Waterproofing is a subject that I discussed in its own segment in episode 29. I won’t repeat all of that here, just add that if you’re going to go to the trouble of making preps, you need to keep them dry and keep them from floating away. Having food in a waterproof box does you no good if that box has floated off in the floodwaters! So lash your preps your something strong. 

And I do mean strong. Two feet of water can pick up and move trucks, so don’t think that lashing your boxes to a 100 pound shelf is going to do you any good. I mean strong as in a structural support or part of the foundation.

Where you put them is also a bit of a gamble. You don’t want you preps on the ground floor if you’re expecting floods, so many preppers store theirs in the attic - which is great, except for the fact that hurricane-force winds have a distressing tendency to peel roofs off. 

The best advice I can give is to keep your preps with you wherever you shelter, so keep them portable, and have a variety of places where you can secure them. Make sure they are visible, with bright colors on the lids and sides, so you can find them if they are covered by dark water. 

Communication sounds difficult because the best kind in a situation like this is a HAM radio. Most people think this requires a lot of expensive gear and a large antenna, but they’re wrong. For the low price of around $25 you can get the Baofeng UV5RA, a handheld HAM radio that looks like a thick walkie-talkie. This means that they’re not only portable, but that you can also keep them in waterproof containers until needed. 

Best of all, not only can the Baofeng listen to FM and weather bands, but there are also local repeaters nearly everywhere. You can set your radio up to link into these repeaters, and the repeaters then send your signal out at a significantly stronger and more efficient range. This means that your inexpensive handheld 2-5 watts radio can communicate up to several hundred miles if you get into a linked repeater system.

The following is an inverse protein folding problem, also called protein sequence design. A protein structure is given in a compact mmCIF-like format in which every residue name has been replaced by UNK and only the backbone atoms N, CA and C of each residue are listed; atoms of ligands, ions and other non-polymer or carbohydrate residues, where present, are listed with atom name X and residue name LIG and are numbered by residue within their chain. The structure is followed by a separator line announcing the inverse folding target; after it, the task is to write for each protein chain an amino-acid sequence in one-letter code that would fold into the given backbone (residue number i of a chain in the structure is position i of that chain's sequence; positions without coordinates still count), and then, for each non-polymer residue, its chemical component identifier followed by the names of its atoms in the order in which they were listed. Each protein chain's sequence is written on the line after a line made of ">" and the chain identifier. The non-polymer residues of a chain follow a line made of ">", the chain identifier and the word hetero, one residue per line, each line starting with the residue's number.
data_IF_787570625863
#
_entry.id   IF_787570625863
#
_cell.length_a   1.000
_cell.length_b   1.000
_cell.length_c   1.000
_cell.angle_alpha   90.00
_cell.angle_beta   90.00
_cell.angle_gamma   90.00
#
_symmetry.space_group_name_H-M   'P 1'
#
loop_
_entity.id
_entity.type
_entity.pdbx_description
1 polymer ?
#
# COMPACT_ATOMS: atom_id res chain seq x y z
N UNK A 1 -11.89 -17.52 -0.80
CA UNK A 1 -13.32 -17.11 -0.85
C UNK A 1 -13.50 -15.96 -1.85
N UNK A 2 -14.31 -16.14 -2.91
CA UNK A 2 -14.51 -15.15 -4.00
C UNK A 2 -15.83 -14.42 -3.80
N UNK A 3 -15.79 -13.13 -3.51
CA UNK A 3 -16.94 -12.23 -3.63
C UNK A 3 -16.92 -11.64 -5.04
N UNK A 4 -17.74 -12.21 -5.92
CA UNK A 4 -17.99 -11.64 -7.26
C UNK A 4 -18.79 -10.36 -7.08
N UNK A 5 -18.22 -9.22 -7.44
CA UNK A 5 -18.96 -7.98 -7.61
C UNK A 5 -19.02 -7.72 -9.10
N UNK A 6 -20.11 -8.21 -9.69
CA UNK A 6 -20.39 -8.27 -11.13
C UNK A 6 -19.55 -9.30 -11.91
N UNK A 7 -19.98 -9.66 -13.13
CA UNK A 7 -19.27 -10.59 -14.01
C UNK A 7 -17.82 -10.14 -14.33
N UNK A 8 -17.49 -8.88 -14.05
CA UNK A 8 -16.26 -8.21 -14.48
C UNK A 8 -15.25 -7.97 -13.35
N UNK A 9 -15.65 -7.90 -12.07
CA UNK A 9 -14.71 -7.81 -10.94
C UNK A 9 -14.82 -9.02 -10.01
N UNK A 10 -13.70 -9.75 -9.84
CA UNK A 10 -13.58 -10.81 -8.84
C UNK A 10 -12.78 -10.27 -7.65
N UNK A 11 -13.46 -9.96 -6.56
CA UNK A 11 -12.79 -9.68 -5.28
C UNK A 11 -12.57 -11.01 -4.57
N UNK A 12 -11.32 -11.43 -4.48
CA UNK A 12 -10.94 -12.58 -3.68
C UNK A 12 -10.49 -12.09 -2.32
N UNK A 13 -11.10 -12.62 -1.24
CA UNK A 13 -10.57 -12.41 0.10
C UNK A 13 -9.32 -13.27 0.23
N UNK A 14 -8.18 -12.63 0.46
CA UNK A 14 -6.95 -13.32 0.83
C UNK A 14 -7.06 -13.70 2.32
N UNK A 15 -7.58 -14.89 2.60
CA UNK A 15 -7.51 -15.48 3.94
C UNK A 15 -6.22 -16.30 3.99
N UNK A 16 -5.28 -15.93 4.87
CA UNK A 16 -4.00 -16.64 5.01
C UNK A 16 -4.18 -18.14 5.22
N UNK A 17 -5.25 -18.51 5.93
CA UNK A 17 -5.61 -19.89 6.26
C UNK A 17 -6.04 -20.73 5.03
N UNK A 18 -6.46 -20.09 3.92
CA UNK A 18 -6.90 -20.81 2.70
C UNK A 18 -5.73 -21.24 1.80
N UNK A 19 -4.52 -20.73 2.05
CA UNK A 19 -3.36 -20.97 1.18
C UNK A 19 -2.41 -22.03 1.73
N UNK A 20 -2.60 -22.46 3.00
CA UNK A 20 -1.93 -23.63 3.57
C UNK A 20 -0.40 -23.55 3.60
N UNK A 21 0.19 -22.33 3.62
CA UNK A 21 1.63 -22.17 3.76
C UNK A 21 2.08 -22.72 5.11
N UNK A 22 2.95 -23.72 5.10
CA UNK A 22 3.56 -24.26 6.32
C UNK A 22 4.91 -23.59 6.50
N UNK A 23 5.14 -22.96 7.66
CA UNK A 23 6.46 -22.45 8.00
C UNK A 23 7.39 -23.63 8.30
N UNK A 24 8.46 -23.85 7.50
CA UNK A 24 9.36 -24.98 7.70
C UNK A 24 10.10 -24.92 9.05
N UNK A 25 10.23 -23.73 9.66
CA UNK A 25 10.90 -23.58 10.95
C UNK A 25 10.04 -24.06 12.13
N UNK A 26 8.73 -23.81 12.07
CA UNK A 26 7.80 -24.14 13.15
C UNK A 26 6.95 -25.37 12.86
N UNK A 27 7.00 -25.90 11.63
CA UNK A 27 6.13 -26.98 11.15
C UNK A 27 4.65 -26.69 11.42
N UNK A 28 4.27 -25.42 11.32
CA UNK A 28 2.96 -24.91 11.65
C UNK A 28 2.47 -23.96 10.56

The drawback to these is that you need a HAM license in order to broadcast on them. But from my point of view, if it’s a survival situation, you use what you have to call for help and to paraphrase Ellen Ripley from Aliens, “The FCC can bill me later.”

Transportation is where it gets expensive, because I’ve been told that the owner’s definition of “a boat” is “a hole in the water into which you throw money”. But if you have a fishing boat, a flat-bottom utility boat, or even a rowboat, you’re doing well -- assuming, of course, it didn’t get floated away.

If you don’t own a boat, the cheapest option would be to buy an inflatable raft of some kind and store it along with your preps. Right now, the best kind I can find is an Intex Excursion 5-person inflatable raft with oars for $115 on eBay.

If you go this route, make sure you have the following accessories with it:
  • A tow line for securing it
  • Life vests for everyone who will use it, including pets
  • Extra oars - if you have 5 people, then 4 should be paddling and 1 should be steering
  • Repair kits, in case debris in the water pokes a hole in it
  • Some way to get it and yourself out of the attic, such as a fire ax, if that’s where you keep the raft. 
A raised inflatable mattress, like the kind you get from Serta, can also serve as a makeshift cargo barge. The twin version is rated to support 250 pounds or more, and the queen size ought to be at least double that. A cargo net, or one made from paracord, would not only secure what’s on it but also give you tie-downs for towing and securing it. Check out the video in the show notes.

Stay strong and stay dry, Texas.